The problem may also be exasperated by the hundreds of health care workers who were fired for refusing the COVID-19 vaccine.
ChristianaCare alone fired at least 150 employees for failing to comply with its vaccine mandate.
“We need really capable trained licensed bodies,” Shall said. “We have relaxed licensing requirements … to allow retired individuals — individuals that may not be licensed in Delaware but that are licensed in another state — to come help in the State of Delaware and what we’re hearing from the hospitals today is — you know, they’re seeing the same staffing issues that everybody else is.”
“You go into a restaurant today, you know, you might have to wait for a table and it’s not because they’re all taken,” Shall explained. “It’s because they don’t have enough people to work the tables and that’s what the hospitals are doing right now.”
He said that relying on the federal government for assistance is not a feasible option at the moment because every state in the country is facing similar difficulties.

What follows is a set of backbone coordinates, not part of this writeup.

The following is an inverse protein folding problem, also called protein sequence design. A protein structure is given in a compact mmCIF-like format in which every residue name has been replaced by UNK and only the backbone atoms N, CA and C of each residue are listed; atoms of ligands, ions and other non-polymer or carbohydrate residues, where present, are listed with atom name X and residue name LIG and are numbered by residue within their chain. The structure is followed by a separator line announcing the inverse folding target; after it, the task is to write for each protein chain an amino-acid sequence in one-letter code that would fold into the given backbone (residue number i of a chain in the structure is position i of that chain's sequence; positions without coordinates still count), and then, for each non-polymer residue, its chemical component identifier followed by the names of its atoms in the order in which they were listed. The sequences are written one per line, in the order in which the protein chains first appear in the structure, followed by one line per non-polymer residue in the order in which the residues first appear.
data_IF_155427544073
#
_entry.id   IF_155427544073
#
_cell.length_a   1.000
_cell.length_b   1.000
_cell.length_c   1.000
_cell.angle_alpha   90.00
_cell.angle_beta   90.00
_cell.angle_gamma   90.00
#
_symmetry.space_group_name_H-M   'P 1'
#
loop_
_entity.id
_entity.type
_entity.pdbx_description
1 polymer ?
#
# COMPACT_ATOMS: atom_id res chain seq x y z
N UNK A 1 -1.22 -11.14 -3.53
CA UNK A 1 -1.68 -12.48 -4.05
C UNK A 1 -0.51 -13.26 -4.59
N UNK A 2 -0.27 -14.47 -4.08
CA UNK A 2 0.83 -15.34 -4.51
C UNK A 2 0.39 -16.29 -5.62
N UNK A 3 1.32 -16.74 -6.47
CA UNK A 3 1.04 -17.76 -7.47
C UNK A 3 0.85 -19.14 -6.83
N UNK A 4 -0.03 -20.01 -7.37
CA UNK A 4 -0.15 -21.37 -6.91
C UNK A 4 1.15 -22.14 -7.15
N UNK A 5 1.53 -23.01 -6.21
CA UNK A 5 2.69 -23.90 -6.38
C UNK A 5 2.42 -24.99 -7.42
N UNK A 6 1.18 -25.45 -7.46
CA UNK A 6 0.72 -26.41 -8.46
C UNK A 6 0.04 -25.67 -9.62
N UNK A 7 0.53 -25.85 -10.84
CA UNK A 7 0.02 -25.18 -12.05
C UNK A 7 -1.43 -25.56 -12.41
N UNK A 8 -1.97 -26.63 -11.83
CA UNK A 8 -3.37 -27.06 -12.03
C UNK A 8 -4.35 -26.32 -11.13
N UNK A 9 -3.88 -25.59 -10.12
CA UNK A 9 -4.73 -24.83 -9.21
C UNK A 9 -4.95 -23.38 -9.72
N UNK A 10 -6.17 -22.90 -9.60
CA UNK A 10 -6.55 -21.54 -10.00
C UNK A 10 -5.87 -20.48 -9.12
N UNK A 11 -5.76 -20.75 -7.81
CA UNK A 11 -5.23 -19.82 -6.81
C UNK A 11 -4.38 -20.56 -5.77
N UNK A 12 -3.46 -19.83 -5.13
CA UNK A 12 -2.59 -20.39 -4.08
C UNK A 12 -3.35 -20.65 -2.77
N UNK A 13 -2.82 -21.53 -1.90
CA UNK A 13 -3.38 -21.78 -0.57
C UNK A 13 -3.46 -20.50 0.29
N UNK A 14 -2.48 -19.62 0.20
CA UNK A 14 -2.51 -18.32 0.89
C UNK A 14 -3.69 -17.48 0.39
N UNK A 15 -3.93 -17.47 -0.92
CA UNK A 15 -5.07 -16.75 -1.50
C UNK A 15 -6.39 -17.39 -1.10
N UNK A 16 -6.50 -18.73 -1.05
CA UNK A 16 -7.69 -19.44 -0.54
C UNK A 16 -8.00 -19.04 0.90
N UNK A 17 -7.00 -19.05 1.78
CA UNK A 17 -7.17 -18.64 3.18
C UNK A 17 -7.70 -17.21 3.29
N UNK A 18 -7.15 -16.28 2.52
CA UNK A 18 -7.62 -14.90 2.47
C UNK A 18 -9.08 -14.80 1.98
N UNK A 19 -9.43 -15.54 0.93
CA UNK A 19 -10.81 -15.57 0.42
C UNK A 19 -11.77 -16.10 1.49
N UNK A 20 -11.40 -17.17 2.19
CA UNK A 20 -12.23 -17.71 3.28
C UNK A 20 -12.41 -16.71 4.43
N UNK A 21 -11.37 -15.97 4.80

Corinna Getchell, director of the Department of Health and Human Services’ Division of Health Care Quality, said in an interview with Delaware LIVE News that hospital patients who are COVID positive will, in some cases, be transferred to nursing homes.
“There are a couple of things that need to be considered if it is a COVID-positive patient,” Getchell said. “First of all, that patient would have to be medically cleared for discharge by their physician or their practitioner at the hospital.”
In the event a patient is discharged to a nursing facility and is still COVID-positive, the hospital and receiving nursing home will need to determine what precautions must to be taken before they are transferred.